GREENFIELD — Hancock County residents this week are getting a glimpse at what the 4-H fair could be if plans for a new fairgrounds facility come to fruition.
Supporters and members of the nonprofit board overseeing the proposed Hancock County Exposition Complex, or XPLEX, have set up a booth near the 4-H Exhibit Hall to display renderings of a potential new fairgrounds, one that is significantly larger and features additional facilities capable of supporting year-round activities.
Proponents of the yet-to-be-priced new fairgrounds are looking to inform fairgoers about their plan, offer reasons for why they believe it is needed and answer questions about what it might take to bring the concept to reality.
County officials already have taken steps to move forward with a new fairgrounds site.
Earlier this month, the Hancock County Council voted to increase a tax on the hotel guests staying in the county in order to move forward with the development plans. The hike will put about $75,000 a year toward the fairground’s construction and ongoing operations.
So far, the display has been met with positive feedback from fairgoers, board president Kent Fisk said. More than 100 people have indicated their support by signing up to receive further information about the development, despite it lacking a definite price tag.
“People are more interested in knowing when we’re going to make this happen,” Fisk said.
“Surely, we can do better.”
Plans for the development, which is expected to cost millions of dollars, calls for nearly doubling the size of the current fairgrounds, adding an exposition center and agricultural business park and moving the location to county-owned farmland along U.S. 40.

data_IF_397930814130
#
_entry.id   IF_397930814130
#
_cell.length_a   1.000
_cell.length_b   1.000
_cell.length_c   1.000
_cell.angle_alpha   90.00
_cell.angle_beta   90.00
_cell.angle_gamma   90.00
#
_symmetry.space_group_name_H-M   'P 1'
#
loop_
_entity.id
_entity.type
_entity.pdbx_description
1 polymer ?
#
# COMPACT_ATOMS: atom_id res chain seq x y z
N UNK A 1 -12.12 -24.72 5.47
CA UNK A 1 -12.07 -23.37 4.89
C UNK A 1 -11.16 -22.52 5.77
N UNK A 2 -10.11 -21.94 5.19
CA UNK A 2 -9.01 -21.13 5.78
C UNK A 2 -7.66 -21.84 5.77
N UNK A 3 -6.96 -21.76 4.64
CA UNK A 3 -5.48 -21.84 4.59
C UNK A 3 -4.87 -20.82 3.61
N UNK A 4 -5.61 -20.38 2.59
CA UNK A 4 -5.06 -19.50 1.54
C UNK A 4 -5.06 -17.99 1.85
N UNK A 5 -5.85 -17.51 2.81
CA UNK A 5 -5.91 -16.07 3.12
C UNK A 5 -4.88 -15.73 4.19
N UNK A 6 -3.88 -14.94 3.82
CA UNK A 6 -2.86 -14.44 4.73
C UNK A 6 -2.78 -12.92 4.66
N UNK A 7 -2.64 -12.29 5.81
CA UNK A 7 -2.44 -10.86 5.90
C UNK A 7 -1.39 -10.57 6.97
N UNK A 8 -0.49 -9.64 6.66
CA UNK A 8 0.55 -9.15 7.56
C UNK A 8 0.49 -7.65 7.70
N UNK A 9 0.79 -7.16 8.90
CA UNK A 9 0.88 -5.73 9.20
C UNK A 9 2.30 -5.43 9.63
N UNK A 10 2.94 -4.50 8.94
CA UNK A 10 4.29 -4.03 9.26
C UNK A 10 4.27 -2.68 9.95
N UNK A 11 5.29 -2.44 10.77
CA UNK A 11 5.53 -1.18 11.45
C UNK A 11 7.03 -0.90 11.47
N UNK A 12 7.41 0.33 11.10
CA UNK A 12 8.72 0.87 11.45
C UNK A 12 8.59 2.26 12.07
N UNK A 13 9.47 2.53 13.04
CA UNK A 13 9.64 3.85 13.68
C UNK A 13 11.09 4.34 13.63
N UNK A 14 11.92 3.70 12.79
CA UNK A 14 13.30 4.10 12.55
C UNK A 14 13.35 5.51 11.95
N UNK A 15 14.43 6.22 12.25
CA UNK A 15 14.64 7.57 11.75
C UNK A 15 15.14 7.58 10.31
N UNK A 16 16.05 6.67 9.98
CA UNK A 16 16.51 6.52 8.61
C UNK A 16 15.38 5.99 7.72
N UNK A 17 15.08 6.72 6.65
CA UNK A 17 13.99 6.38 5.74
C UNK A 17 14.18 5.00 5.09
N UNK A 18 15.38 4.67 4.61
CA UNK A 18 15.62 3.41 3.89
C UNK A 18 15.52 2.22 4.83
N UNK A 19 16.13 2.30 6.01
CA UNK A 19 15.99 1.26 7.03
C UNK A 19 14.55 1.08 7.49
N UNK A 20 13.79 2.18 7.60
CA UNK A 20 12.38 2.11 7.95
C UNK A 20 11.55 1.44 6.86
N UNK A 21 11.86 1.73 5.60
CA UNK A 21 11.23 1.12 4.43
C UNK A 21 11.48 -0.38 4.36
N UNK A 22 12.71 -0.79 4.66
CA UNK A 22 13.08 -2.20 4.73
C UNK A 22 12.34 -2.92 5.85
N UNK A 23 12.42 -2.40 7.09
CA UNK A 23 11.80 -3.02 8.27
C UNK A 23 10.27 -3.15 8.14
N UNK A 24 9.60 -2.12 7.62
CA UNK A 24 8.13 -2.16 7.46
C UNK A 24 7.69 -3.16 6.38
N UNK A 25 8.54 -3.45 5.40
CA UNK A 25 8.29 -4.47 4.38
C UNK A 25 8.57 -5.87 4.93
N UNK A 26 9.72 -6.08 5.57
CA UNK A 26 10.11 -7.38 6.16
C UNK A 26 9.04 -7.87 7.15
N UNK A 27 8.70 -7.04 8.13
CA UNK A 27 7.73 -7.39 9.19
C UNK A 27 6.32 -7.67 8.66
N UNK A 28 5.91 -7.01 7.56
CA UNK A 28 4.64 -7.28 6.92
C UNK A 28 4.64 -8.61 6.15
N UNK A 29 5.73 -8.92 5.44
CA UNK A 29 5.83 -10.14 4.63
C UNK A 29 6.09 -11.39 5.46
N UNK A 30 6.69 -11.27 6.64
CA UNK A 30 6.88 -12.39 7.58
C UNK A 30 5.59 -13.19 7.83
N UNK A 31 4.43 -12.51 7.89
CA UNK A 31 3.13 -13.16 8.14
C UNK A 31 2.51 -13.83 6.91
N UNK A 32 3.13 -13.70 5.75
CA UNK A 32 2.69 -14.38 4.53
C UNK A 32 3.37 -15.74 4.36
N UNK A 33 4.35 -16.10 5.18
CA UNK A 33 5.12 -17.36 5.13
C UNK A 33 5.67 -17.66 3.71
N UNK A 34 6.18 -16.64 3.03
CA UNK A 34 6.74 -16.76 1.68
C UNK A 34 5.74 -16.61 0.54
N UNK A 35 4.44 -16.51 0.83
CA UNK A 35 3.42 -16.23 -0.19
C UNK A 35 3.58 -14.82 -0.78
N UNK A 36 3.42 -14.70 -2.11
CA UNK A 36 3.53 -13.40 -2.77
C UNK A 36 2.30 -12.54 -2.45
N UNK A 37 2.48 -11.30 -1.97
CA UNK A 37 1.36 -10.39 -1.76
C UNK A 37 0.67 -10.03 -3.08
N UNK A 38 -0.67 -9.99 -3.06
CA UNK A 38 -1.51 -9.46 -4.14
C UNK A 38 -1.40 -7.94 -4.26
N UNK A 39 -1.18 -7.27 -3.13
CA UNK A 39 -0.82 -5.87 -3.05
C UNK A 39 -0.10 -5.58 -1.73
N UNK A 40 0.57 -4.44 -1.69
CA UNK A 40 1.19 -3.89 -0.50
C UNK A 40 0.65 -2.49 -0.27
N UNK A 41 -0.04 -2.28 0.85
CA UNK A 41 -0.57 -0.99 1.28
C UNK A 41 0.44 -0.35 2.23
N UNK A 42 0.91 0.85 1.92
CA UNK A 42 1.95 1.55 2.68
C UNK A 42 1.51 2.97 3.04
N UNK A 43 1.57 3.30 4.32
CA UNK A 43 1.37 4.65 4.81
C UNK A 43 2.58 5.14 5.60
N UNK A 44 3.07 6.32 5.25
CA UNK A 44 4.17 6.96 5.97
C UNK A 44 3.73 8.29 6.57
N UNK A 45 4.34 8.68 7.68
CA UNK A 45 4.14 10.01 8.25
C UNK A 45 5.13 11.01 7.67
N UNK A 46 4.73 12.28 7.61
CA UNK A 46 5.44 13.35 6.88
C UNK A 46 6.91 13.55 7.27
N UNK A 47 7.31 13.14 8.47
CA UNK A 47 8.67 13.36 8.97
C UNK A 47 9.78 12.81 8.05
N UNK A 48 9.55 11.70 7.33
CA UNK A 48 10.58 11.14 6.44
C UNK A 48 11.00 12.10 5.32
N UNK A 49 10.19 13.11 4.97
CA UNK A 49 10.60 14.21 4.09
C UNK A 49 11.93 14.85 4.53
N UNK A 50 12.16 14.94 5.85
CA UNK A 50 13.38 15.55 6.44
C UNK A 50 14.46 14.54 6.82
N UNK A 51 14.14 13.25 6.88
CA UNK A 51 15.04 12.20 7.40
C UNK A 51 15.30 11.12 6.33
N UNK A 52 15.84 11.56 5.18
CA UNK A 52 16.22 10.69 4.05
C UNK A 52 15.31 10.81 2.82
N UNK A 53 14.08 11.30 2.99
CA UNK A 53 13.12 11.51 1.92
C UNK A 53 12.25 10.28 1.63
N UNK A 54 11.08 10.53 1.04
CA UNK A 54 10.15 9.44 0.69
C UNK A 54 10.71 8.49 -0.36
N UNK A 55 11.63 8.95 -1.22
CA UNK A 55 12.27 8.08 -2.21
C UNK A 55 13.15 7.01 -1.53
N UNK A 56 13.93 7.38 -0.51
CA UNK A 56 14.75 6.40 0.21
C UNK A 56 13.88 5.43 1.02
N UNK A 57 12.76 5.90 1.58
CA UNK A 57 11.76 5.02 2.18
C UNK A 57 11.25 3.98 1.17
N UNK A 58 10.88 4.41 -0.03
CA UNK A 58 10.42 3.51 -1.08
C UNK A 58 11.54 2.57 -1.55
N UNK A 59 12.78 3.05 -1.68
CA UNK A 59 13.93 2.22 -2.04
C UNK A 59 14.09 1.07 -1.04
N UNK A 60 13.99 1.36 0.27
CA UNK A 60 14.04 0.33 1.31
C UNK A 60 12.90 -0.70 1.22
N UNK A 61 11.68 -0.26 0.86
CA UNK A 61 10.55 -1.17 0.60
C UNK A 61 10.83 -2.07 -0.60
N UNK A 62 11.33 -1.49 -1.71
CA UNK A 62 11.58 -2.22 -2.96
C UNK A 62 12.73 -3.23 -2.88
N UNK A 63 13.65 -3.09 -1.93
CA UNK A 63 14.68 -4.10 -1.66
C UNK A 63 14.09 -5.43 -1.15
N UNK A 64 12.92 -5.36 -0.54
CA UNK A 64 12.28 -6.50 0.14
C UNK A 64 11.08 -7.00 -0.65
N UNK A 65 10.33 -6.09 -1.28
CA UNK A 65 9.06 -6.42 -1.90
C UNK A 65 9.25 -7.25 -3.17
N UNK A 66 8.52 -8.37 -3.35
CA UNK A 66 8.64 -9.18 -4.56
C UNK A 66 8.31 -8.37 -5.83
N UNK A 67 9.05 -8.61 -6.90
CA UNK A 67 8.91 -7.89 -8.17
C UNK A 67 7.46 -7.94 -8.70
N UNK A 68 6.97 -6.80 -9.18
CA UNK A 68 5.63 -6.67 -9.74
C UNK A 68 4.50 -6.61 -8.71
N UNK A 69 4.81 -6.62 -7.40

It features covered arenas, rental barns, a large outdoor amphitheater and a grand gazebo, and there would be space for business and restaurants that would keep the grounds operating year-round.
Further funding likely would come from grants, donations and sponsorship, Fisk said.
Some people have criticized the project and the county’s stock in it, but committee members believe that is a small albeit vocal minority. So far, the booth has produced mainly positive feedback, organizers said.
“Some things are worth spending your money on,” said Dave Scott, director of the Hancock County Visitors Bureau and a supporter of the project. “If this was a dying fair or dying community, it would be a different story.”
But the opposite is happening in Hancock County, committee member said. The community and the 4-H program are growing rapidly with roughly one in 200 youths in the county participating in 4-H.
A new fairgrounds facility would benefit everyone in the community, especial the youth involved in 4-H, said Debbie Vansickly, a member of the XPLEX steering committee.
“We have projects on top of projects in there,” she said, indicating the cramped exhibit hall. “The 4-H program has outgrown this facility.”
Bob Ritchie was on the Indiana State Fair Board 10 years ago when Hancock County officials first discussed relocating and developing the fairgrounds. At that time, the project was estimated to cost $18 million but was shouted down.
Now, Ritchie said, there are issues with the current fairgrounds that do not facilitate growth. After visiting the informational booth, he said he was supportive of the committee’s ambitious ideas.
“This property is landlocked, and there is no place to expand,” he said. “Just look at all the mud this year; that’s an issue.”
More space and year-round facilities seem to interest the parents and grandparents of 4-H’ers, who spend much of fair week inside cramped stalls and aged buildings.
“Anytime you have multipurpose facilities, it makes it more worthwhile,” Pat Henderson of Greenfield said.
The XPLEX committee will pack up its display and conduct informational meetings around the county in the coming weeks in an effort to meet with more community members, Fisk said. Those meetings are scheduled for 7 p.m. July 8 at the Sugar Creek Township Fire Department and 7 p.m. July 16 at the Buck Creek Township Fire Department.
Fisk said he’s eager to hear further public input on the proposal and to continue the conversation about growth in the county.
“Several small miracles have happened to get us to this point,” he said. “There are still little hurdles to overcome.”
The XPLEX committee will hold an informational meetings around the county in July to hear further feedback about the proposed fairgrounds facility. Those meetings are scheduled for 7 p.m. July 8 at the Sugar Creek Township Fire Department and 7 p.m. July 16 at the Buck Creek Township Fire Department.